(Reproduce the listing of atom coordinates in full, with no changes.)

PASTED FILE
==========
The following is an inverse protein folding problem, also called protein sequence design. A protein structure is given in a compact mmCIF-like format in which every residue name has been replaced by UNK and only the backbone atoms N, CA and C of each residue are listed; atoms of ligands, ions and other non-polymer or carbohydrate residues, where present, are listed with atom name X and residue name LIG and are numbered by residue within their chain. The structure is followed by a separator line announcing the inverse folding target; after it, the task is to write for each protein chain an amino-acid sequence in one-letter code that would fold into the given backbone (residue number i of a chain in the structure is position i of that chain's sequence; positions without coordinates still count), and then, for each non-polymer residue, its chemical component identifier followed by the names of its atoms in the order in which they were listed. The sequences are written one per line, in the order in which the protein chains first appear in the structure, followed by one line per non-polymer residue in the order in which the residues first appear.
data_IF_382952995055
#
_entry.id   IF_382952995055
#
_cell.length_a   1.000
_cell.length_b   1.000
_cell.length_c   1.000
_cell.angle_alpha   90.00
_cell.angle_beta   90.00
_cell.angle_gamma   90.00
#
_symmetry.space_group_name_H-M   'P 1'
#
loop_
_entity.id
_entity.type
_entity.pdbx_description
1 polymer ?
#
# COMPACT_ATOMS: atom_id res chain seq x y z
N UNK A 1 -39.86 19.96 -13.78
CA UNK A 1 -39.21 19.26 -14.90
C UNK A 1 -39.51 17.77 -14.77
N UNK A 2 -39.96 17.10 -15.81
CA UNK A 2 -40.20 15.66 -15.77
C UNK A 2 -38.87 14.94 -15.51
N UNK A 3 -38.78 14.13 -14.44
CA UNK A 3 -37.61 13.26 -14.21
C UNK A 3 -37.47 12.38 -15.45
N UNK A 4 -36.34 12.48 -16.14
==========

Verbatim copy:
The following is an inverse protein folding problem, also called protein sequence design. A protein structure is given in a compact mmCIF-like format in which every residue name has been replaced by UNK and only the backbone atoms N, CA and C of each residue are listed; atoms of ligands, ions and other non-polymer or carbohydrate residues, where present, are listed with atom name X and residue name LIG and are numbered by residue within their chain. The structure is followed by a separator line announcing the inverse folding target; after it, the task is to write for each protein chain an amino-acid sequence in one-letter code that would fold into the given backbone (residue number i of a chain in the structure is position i of that chain's sequence; positions without coordinates still count), and then, for each non-polymer residue, its chemical component identifier followed by the names of its atoms in the order in which they were listed. The sequences are written one per line, in the order in which the protein chains first appear in the structure, followed by one line per non-polymer residue in the order in which the residues first appear.
data_IF_382952995055
#
_entry.id   IF_382952995055
#
_cell.length_a   1.000
_cell.length_b   1.000
_cell.length_c   1.000
_cell.angle_alpha   90.00
_cell.angle_beta   90.00
_cell.angle_gamma   90.00
#
_symmetry.space_group_name_H-M   'P 1'
#
loop_
_entity.id
_entity.type
_entity.pdbx_description
1 polymer ?
#
# COMPACT_ATOMS: atom_id res chain seq x y z
N UNK A 1 -39.86 19.96 -13.78
CA UNK A 1 -39.21 19.26 -14.90
C UNK A 1 -39.51 17.77 -14.77
N UNK A 2 -39.96 17.10 -15.81
CA UNK A 2 -40.20 15.66 -15.77
C UNK A 2 -38.87 14.94 -15.51
N UNK A 3 -38.78 14.13 -14.44
CA UNK A 3 -37.61 13.26 -14.21
C UNK A 3 -37.47 12.38 -15.45
N UNK A 4 -36.34 12.48 -16.14